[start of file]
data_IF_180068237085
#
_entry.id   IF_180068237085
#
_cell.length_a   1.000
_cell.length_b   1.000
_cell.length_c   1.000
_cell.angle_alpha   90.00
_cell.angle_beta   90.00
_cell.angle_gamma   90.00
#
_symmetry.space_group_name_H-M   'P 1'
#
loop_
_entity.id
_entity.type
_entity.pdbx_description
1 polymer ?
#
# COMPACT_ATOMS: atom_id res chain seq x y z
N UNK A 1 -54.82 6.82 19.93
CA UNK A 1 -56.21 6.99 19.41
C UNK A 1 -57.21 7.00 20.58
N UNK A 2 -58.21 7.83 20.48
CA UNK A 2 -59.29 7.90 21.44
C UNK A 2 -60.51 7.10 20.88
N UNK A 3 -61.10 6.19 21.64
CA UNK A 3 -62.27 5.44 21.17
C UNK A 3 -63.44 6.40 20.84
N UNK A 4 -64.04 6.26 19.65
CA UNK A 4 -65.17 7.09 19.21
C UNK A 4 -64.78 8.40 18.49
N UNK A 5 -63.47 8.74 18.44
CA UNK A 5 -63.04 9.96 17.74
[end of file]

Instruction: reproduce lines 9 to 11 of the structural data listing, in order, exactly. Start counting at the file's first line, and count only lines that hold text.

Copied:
_cell.angle_beta   90.00
_cell.angle_gamma   90.00
#